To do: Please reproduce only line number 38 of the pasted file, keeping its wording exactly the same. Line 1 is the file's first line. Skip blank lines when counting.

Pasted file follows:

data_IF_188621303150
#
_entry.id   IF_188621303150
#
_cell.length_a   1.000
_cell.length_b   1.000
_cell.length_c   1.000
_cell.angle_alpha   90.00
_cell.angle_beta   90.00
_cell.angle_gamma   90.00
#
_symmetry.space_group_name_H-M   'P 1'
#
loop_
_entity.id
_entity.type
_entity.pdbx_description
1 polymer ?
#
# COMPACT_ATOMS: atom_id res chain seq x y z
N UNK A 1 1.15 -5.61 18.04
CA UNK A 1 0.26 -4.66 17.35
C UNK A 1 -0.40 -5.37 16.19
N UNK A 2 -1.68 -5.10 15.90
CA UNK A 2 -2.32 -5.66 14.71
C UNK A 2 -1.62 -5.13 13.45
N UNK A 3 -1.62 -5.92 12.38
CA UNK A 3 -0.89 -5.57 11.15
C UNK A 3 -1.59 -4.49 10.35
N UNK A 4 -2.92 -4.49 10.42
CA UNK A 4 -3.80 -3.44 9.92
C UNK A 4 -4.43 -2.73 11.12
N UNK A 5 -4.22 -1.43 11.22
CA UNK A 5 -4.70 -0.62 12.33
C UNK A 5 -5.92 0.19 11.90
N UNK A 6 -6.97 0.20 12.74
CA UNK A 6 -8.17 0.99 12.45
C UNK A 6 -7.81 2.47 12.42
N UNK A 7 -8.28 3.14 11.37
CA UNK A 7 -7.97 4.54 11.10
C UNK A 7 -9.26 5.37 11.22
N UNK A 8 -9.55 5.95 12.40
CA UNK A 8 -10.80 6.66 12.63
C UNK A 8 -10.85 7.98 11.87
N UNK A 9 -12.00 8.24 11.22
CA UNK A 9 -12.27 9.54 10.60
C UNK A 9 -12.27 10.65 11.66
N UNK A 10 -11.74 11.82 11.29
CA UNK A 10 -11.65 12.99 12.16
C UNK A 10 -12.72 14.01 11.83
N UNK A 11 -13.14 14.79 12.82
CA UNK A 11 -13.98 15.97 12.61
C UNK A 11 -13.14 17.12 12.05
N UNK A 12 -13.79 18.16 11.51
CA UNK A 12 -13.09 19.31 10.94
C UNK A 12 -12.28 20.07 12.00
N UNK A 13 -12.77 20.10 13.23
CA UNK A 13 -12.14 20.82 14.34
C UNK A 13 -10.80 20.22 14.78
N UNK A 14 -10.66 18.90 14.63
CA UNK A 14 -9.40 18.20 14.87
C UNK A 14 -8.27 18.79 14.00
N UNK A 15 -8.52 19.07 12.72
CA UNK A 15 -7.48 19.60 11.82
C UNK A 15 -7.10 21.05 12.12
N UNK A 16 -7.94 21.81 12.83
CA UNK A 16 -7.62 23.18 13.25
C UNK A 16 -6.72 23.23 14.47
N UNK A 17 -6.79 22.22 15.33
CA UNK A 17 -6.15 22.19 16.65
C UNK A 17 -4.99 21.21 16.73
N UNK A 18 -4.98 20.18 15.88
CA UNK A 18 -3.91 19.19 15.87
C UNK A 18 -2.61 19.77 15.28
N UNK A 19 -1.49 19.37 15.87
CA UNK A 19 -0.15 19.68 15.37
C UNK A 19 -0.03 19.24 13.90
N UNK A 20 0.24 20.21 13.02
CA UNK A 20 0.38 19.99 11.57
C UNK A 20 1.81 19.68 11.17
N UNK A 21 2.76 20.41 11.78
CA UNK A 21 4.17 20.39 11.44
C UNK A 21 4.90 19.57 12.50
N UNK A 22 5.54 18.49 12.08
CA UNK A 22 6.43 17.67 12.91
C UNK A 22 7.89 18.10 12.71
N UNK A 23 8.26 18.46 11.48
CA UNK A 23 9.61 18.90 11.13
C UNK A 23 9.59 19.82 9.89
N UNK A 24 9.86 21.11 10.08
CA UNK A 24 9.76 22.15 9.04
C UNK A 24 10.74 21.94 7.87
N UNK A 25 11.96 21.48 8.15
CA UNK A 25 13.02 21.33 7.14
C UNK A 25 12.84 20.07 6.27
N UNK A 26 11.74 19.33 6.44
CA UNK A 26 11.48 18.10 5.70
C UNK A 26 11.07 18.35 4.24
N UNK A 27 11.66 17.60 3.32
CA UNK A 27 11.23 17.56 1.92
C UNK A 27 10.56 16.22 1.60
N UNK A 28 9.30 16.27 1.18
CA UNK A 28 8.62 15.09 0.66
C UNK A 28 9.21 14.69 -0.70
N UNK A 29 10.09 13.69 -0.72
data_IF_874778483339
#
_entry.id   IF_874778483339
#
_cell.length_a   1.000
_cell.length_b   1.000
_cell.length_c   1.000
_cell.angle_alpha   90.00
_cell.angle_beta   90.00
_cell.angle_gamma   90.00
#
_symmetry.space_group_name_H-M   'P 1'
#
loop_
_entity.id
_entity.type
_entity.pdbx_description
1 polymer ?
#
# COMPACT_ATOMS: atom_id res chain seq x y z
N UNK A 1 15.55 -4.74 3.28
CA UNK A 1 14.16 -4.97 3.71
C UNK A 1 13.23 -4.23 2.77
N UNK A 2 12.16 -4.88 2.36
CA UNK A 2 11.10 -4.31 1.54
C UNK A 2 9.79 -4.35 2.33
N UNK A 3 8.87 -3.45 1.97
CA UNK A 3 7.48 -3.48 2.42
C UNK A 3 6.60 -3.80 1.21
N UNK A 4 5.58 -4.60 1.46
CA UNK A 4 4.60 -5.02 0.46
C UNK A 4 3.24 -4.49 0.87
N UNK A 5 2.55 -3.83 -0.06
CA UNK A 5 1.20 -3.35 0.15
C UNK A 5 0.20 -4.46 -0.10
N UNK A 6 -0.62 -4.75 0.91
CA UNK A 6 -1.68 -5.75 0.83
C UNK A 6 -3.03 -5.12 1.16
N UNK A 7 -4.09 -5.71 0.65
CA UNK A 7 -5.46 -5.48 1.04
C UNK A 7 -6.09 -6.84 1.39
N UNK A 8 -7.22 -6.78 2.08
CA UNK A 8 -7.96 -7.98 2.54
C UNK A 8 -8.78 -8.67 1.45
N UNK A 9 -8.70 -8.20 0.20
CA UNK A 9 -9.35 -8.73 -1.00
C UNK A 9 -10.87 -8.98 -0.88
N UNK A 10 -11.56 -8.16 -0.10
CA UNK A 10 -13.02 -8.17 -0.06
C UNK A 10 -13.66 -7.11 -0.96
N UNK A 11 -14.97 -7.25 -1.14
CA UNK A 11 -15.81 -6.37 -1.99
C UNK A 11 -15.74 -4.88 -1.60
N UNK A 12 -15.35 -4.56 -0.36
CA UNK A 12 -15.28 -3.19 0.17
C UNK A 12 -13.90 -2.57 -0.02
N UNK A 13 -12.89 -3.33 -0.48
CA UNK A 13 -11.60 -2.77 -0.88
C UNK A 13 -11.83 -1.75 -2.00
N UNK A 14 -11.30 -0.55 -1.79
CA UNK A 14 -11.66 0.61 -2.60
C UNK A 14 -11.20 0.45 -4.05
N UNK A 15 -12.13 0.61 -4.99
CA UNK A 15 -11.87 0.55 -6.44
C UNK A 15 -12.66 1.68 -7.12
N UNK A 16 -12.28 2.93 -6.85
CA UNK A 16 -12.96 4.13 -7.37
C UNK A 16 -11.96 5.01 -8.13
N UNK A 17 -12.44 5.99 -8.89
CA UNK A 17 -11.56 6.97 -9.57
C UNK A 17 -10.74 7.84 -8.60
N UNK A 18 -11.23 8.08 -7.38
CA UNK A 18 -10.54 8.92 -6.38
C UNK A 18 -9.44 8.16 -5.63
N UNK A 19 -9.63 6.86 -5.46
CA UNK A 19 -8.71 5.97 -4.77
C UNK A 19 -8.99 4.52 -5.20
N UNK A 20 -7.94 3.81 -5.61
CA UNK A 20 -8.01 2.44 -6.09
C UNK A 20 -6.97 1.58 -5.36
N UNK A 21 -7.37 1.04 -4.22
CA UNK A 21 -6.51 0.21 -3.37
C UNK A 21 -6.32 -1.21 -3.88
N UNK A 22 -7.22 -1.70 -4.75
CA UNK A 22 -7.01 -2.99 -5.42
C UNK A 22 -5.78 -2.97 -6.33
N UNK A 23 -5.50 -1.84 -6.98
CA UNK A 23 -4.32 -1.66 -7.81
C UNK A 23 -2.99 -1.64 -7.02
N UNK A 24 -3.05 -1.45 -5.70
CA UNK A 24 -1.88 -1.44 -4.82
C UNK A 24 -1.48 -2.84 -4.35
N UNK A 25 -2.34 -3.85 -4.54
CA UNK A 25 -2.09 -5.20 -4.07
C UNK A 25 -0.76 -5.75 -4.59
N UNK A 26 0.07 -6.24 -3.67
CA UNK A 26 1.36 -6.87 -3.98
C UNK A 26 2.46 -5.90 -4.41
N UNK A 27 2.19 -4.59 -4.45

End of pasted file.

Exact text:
C UNK A 6 -7.81 2.47 12.42